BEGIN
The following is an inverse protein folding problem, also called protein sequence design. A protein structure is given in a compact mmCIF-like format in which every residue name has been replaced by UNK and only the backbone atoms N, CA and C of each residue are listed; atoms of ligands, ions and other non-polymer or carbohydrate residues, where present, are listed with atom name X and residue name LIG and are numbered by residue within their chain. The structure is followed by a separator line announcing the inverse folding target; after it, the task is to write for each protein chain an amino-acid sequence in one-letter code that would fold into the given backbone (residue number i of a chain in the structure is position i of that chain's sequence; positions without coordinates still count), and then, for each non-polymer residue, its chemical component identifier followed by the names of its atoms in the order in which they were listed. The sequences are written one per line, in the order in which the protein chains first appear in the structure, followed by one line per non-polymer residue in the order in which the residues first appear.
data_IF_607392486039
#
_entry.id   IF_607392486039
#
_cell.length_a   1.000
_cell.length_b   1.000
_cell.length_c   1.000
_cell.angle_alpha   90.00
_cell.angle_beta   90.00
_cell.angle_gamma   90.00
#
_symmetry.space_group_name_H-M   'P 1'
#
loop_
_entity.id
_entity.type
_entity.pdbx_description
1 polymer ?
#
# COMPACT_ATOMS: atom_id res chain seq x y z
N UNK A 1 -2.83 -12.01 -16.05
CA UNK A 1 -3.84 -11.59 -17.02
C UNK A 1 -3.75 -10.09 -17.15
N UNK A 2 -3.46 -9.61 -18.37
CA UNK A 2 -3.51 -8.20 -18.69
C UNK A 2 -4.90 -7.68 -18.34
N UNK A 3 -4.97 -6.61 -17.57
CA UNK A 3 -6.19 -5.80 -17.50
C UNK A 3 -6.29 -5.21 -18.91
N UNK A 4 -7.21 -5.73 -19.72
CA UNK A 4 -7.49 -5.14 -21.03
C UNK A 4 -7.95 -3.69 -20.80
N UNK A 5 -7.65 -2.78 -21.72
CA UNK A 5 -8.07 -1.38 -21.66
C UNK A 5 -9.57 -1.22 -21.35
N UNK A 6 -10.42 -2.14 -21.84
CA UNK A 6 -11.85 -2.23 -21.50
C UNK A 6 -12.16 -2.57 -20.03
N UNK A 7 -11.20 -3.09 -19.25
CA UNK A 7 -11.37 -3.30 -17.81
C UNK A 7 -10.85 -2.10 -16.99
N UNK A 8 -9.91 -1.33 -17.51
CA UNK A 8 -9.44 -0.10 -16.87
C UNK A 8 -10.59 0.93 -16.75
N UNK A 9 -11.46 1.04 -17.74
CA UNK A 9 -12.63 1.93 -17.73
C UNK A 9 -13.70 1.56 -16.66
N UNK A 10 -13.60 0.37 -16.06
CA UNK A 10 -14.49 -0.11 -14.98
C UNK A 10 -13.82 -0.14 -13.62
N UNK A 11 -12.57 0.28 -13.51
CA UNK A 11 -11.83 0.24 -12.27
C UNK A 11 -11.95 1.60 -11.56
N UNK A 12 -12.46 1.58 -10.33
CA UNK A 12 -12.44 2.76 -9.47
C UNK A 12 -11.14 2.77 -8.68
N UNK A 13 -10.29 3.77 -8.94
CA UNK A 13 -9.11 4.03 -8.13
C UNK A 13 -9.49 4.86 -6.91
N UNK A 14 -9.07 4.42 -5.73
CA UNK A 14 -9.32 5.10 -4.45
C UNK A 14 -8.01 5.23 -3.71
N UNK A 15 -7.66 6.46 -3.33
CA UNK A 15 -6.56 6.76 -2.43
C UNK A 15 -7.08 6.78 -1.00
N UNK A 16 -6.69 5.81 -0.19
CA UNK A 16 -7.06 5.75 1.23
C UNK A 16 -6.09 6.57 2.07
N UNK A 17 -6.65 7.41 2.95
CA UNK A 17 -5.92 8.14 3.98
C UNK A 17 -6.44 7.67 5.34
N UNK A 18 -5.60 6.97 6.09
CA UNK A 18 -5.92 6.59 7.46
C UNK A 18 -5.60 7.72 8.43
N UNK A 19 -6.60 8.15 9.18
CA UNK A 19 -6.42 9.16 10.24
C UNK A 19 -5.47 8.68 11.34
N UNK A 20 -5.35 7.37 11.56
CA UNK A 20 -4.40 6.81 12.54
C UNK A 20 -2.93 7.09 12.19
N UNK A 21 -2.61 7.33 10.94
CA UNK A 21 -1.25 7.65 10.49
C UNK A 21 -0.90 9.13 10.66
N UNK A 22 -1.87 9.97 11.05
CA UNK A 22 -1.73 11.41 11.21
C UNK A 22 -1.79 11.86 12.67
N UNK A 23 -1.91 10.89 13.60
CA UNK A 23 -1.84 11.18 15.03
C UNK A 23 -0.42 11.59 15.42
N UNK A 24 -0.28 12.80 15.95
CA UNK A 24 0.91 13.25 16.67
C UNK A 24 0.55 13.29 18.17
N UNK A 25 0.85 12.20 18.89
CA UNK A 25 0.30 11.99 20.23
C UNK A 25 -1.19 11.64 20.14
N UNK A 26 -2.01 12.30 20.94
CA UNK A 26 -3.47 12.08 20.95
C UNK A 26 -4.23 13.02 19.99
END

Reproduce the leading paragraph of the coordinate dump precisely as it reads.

The following is an inverse protein folding problem, also called protein sequence design. A protein structure is given in a compact mmCIF-like format in which every residue name has been replaced by UNK and only the backbone atoms N, CA and C of each residue are listed; atoms of ligands, ions and other non-polymer or carbohydrate residues, where present, are listed with atom name X and residue name LIG and are numbered by residue within their chain. The structure is followed by a separator line announcing the inverse folding target; after it, the task is to write for each protein chain an amino-acid sequence in one-letter code that would fold into the given backbone (residue number i of a chain in the structure is position i of that chain's sequence; positions without coordinates still count), and then, for each non-polymer residue, its chemical component identifier followed by the names of its atoms in the order in which they were listed. The sequences are written one per line, in the order in which the protein chains first appear in the structure, followed by one line per non-polymer residue in the order in which the residues first appear.